Why genocide survivors need to document their experiences

Eric Irivuzumugabe was 16 years old and living in what is today Mukarange Sector in Kayonza District when the 1994 Genocide against the Tutsi started.

Eric Irivuzumugabe was 16 years old and living in what is today Mukarange Sector in Kayonza District when the 1994 Genocide against the Tutsi started.

As his family fled in disarray in a desperate attempt to evade the killers who combed villagers for their victims, he separated and lost contact with his parents and three sisters.

As the killings continued, Irivuzumugabe and two brothers traversed bushes, hills and valleys in search of safety until they came across a leafy cypress tree that became their home for 15 days and nights.

They had to defy both malaria-carrying mosquitoes and gravity as they hung unto the tree branches, getting more exhausted by the day.

Occasionally, they would climb down late at night to catch a few hours sleep, before climbing back again to their leafy sanctuary. They survived mainly on rainwater and, ever so often, would sneak into a nearby garden and dig up and eat raw cassava. Unfortunately the tubers gave them terrible stomachache and they gave them up.

Several times the murderous gangs would get close to the tree but thanks to the tree’s foliage, the Interahamwe were not able to detect their presence.

The three brothers held on until the Rwanda Patriotic Army liberated the area. By the time that happened they were weak and heavily emaciated. They never heard from their parents and sisters again.

Irivuzumugabe, now 38, is not only married with two children, but is also a self-sponsored college graduate, who has also helped his two siblings achieve similar educational goals.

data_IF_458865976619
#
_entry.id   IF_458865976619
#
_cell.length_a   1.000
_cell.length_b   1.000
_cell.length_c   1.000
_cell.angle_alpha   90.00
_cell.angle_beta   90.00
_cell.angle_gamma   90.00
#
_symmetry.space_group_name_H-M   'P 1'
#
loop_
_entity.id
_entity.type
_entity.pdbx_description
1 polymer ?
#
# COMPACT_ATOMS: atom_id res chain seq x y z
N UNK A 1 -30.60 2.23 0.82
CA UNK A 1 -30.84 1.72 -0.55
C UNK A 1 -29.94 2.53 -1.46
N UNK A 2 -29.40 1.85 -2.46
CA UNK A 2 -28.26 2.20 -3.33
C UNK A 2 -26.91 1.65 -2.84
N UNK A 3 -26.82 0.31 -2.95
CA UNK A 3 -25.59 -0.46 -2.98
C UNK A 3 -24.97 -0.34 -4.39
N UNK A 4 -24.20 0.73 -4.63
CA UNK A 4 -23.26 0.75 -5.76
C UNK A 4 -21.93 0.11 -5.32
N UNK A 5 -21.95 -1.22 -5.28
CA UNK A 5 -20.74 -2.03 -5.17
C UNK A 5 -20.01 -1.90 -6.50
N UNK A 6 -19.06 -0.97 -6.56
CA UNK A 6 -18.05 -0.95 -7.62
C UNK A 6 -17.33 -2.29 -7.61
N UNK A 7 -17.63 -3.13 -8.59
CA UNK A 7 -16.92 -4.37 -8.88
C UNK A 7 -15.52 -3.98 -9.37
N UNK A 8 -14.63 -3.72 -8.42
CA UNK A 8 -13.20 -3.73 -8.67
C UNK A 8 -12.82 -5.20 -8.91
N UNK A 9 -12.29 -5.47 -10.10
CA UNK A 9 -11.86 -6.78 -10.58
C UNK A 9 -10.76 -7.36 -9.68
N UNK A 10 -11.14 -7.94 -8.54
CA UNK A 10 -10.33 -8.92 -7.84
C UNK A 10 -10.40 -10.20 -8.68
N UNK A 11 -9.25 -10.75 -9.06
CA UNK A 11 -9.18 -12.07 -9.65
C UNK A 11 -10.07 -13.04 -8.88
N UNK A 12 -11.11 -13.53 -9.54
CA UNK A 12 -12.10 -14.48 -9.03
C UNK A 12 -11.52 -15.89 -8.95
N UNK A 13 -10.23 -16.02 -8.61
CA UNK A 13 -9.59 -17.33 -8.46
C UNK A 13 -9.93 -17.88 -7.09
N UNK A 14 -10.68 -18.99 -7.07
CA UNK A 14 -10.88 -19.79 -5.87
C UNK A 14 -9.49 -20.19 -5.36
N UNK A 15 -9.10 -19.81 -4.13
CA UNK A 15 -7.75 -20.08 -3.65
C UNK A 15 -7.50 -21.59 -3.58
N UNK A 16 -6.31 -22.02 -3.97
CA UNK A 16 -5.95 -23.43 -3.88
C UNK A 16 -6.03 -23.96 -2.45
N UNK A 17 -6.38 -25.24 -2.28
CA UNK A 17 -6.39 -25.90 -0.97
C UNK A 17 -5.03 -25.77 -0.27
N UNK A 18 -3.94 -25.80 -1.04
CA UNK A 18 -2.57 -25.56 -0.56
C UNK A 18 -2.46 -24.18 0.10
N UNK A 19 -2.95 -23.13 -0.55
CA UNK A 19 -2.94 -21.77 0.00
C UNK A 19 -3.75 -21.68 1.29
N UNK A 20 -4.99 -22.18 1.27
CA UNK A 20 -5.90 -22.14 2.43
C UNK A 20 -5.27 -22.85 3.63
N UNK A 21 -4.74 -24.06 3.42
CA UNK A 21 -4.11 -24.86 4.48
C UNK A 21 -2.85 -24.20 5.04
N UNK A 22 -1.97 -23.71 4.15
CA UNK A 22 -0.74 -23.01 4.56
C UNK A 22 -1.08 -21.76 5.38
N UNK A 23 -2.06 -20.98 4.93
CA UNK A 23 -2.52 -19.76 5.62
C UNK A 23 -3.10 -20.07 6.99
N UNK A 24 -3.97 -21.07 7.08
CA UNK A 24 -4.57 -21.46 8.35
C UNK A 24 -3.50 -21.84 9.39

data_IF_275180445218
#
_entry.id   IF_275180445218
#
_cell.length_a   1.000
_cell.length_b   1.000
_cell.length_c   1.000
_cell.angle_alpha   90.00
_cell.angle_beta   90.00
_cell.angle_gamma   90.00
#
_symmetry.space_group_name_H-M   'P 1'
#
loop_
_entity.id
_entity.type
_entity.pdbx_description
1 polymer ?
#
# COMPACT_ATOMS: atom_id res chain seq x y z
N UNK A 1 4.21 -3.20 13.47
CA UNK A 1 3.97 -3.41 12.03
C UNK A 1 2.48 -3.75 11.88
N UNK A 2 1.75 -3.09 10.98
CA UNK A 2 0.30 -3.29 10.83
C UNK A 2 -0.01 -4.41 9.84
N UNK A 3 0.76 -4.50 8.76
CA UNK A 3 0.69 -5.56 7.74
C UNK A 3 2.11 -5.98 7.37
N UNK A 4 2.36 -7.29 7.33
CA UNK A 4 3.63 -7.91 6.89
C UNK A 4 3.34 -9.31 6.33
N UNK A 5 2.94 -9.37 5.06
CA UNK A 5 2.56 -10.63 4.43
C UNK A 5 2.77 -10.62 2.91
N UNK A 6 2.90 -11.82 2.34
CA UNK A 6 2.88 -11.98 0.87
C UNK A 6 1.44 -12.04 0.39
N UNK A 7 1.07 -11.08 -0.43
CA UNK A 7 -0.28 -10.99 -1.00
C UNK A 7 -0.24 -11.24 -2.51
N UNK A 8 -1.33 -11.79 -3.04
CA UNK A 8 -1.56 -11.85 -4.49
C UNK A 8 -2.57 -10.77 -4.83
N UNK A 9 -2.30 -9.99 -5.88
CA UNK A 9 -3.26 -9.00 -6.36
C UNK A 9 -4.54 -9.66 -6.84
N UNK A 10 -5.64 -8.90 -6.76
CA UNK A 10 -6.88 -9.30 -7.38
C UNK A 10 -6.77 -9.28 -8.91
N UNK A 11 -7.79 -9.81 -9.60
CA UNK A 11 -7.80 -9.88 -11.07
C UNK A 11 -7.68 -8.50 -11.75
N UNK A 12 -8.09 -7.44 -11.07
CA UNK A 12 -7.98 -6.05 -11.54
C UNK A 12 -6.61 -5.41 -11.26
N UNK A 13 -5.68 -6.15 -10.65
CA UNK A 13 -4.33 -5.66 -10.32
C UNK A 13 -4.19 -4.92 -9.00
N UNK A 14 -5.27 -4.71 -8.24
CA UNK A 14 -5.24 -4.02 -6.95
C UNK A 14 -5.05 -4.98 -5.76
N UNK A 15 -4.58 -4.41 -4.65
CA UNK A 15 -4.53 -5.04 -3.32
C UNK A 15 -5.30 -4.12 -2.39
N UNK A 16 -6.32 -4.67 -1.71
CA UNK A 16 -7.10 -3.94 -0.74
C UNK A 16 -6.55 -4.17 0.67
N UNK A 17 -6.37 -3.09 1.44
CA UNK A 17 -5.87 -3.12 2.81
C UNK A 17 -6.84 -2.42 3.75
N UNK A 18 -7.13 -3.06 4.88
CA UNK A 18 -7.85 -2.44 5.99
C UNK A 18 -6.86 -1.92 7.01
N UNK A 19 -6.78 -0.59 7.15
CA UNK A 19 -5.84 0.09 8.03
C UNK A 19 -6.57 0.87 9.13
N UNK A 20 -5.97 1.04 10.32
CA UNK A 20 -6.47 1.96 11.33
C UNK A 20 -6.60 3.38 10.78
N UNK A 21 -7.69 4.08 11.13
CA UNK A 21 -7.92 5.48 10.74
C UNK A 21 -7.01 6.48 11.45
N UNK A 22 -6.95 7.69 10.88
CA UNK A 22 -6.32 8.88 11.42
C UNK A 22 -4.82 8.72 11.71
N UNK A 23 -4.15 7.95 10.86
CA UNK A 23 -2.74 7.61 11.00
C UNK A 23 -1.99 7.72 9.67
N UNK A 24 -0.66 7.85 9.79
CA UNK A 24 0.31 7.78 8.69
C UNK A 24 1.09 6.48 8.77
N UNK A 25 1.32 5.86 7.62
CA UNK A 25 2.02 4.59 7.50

This story is the abridged version of Irivuzumugabe’s genocide memoir ‘My Father, Maker of the Trees’. The 215-page book chronicles not only how he survived the Genocide, but also how he managed to put together the broken pieces of his life and move on.

The author says that writing the book not only preserved his account of the Genocide but is also making a global impact; the book is still making considerable sales in the U.S two years after it was first published.

Irivuzumugabe says that writing did not only give him an opportunity to share his account, but also helped him deal with the trauma he faced. The writer, who lost over 70 relatives both sides of his family, believes that documenting the experience is the best way to pay tribute to the departed.

As Rwandans we need to see more genocide survivors emulate Irivuzumugabe’s gesture and start documenting their accounts. It doesn’t have to be through writing a book; it can also be in the form of poetry, art, songs, documentaries and the archiving of photos of slain loved ones. This way the future generation will have chance to learn about the human catastrophe, so it can avoid similar mistakes.

I’m also be confident that with documentation there will be little chance for the kind of revision and distortion of the 1994 Genocide against the Tutsi that we saw in the BBC documentary, ‘Rwanda: The Untold Story’.

Also, with ample recorded testimonies from victims, perhaps countries that had a major role in the Genocide, like France, will finally take ownership.

I believe that with every genocide story filed, perhaps the world will eventually be forced to bring suspected genocide perpetrators who are still at large such as Eugène Rwamucyo, Sosthène Munyemana, and Father Gabriel Maindron, a French priest, among others, to book, since there will be irresistible evidence against them.